“Many people have been killed after falling and sliding off the edge. Especially in areas where there are pine needles. Dangerous conditions exist in many locations. The number of deaths over the years is staggering. Be overly cautious when in this region, and do not take un-necessary risk.”I hesitated before deciding to investigate the unmarked spur of the Platte Clove Nature Preserve's Plattekill Falls Trail. Having recently read a bit about the geology and topography of the Catskill Escarpment, I knew that the preserve is located near the top of a deep ravine that tumbles suddenly down and eastward to meet the Hudson Valley (clove is the Dutch word for a mountain gorge). I’d also learned that each year a handful of foolhardy or unlucky hikers fall to their deaths on Platte Clove area trails. An online trail guide I’d browsed prior to the residency urged hikers to be “overly cautious.” Nevertheless, once I’d stepped off the main path and advanced a few steps down the spur, I was self-assured; I wouldn’t be one of 2012’s casualties. Prudent types like me don’t fall off cliffs.
- “Upper Platte Clove” page of Catskill Mountaineer website
Such confidence proves misguided at least as often as it is justified, but I didn’t consider that until, from a vantage point 100 yards along the trail spur, I looked down a section of the clove's headwall to another shelf of rock and soil perhaps 50 feet below. Beyond that ledge, my eyes fell far to sunlit treetops. The effect was vertiginous. Instinctively, I leaned away from the drop and squatted to lower my center of gravity. I shuffled low over the leaf litter and pine straw until I was sufficiently far from the brink to breathe easy. My bravado was rebuffed.
The quiet panic I experienced when I appreciated Platte Clove’s plunge for the first time was the result of our animal drive for self-preservation. Considered from a safe remove, however, I was stirred less by the prospect of my own mortality than by the fact of everything’s impermanence. The ravine is a dramatic reminder that all landscapes are in flux. The Catskill Escarpment pictured in Hudson River School paintings is recognizable today; the peaks, valleys, waterfalls, and outcroppings appear largely unchanged. But the scenery is not static. Imperceptibly, it is morphing.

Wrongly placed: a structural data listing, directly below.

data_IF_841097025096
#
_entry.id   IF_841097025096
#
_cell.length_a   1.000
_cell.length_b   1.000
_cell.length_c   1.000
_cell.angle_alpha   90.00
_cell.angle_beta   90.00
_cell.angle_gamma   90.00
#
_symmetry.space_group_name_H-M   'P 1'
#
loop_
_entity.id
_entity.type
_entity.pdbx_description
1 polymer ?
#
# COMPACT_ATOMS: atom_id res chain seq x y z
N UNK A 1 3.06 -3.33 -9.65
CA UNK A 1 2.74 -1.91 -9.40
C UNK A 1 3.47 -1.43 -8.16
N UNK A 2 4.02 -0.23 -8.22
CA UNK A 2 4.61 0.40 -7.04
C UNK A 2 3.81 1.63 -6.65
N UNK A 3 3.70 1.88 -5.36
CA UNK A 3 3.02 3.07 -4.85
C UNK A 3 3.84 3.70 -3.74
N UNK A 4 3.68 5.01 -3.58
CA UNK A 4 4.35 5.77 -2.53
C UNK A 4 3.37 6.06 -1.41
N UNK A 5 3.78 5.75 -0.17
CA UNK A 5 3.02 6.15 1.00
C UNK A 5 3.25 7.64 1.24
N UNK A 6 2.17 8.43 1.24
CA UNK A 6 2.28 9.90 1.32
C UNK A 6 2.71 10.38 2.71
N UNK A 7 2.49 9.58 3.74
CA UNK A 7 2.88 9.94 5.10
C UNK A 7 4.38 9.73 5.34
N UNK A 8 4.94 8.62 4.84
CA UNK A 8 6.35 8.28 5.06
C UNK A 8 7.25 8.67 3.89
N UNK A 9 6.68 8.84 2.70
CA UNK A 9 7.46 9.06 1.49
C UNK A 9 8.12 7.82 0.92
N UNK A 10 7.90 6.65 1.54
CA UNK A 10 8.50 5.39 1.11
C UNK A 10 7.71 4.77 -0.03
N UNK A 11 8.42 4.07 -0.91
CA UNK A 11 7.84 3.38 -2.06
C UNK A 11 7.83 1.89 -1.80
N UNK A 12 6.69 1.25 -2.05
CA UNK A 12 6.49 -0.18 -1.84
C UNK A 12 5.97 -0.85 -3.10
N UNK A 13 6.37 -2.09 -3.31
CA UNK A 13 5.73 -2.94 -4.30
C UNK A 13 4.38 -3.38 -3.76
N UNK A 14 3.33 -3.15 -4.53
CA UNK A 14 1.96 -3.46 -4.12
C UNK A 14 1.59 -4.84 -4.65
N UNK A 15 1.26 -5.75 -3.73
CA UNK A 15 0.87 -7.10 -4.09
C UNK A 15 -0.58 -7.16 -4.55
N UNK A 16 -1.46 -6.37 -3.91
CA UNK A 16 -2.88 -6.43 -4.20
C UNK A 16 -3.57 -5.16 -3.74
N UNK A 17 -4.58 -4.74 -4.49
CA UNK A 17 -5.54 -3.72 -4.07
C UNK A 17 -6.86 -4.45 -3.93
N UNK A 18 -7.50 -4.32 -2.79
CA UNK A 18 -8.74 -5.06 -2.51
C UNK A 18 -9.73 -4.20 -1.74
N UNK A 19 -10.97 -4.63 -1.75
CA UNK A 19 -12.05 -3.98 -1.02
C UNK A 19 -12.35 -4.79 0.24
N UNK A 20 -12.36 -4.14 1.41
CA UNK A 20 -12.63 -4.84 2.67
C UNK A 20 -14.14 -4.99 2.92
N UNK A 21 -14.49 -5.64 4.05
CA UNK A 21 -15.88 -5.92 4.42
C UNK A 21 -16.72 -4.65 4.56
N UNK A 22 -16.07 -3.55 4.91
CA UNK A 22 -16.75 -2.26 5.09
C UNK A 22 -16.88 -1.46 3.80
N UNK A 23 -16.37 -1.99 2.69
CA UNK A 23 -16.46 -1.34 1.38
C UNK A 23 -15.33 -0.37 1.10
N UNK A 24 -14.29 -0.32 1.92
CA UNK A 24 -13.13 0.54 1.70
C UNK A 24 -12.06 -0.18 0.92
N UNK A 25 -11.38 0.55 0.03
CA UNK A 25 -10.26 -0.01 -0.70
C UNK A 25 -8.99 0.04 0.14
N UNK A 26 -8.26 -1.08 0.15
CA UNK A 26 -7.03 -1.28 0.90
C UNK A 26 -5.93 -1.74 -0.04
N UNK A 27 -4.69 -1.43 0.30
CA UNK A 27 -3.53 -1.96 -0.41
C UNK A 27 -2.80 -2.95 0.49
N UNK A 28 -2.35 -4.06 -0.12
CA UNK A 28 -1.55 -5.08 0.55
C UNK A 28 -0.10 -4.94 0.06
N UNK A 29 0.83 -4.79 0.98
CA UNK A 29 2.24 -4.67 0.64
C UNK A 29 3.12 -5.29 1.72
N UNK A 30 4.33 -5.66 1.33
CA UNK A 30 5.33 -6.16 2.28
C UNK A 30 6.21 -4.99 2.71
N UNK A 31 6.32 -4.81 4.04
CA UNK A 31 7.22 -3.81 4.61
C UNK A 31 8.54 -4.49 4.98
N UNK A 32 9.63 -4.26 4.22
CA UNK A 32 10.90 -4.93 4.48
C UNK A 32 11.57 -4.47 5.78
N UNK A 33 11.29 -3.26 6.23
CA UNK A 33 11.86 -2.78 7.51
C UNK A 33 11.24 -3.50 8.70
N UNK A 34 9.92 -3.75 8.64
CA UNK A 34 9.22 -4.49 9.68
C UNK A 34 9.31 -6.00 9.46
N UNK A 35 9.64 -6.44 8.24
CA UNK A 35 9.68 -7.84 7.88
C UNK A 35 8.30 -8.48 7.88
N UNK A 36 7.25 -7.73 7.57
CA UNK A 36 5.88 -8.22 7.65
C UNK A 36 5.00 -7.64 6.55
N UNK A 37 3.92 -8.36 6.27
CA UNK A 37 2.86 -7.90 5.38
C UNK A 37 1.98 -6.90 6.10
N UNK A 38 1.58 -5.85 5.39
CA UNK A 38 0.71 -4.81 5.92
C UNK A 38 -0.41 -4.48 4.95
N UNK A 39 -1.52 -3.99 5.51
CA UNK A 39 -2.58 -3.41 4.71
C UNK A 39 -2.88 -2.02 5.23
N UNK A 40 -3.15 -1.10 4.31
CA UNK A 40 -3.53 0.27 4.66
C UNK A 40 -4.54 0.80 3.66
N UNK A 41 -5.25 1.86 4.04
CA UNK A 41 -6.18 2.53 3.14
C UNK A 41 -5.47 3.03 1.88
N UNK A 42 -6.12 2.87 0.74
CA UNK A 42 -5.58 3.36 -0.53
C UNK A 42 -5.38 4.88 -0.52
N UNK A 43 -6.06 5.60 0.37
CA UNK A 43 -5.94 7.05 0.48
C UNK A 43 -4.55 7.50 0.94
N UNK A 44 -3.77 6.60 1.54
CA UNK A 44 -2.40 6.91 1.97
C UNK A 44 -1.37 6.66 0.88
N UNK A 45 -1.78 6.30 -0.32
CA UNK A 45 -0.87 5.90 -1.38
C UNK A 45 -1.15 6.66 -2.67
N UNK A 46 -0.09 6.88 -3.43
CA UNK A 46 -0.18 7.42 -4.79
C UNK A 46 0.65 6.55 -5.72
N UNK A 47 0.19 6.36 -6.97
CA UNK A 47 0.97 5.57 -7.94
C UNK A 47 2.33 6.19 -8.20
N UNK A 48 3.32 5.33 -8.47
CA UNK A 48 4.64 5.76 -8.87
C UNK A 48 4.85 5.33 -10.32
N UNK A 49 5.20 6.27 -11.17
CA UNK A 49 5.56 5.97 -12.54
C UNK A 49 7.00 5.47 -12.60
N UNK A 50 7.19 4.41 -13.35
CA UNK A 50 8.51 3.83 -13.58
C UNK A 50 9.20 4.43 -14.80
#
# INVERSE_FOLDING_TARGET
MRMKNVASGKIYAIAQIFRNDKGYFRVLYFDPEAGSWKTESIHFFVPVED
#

That evening, back in the Platte Clove residency cabin, I reviewed the geological history of the Catskill Escarpment that I’d packed. During the Silurian period, about 400 million years ago, the region was a vast river delta and shallow, inland sea. Slowly, over the next 75 million years, mountains rose to the east. The sea’s limestone bedrock was in time covered by eroded material that washed down from the mountains, and this sediment eventually formed the shale and sandstone strata that the Catskill Mountains are known for today. 325 to 260 million years ago, the continents that we now call North America and Africa collided, and the region was thrust upward, creating dramatic mountain ranges and plateaus. As time and the elements acted on the new landform, the upper levels of the Catskill Escarpment plateau were eroded, creating stream basins, mountains, and valleys. Much more recently, between 100,000 and 300,000 years ago, Illinoian glaciers scoured the region, steepening its slopes and etching the deep trench that, following further erosion during the last Ice Age, became the ravine we now know as Platte Clove. Millions of years in the shaping, a measure of time comprehensible only in the abstract, Platte Clove continues to be carved and reworked by the creek that today flows through it to the Hudson.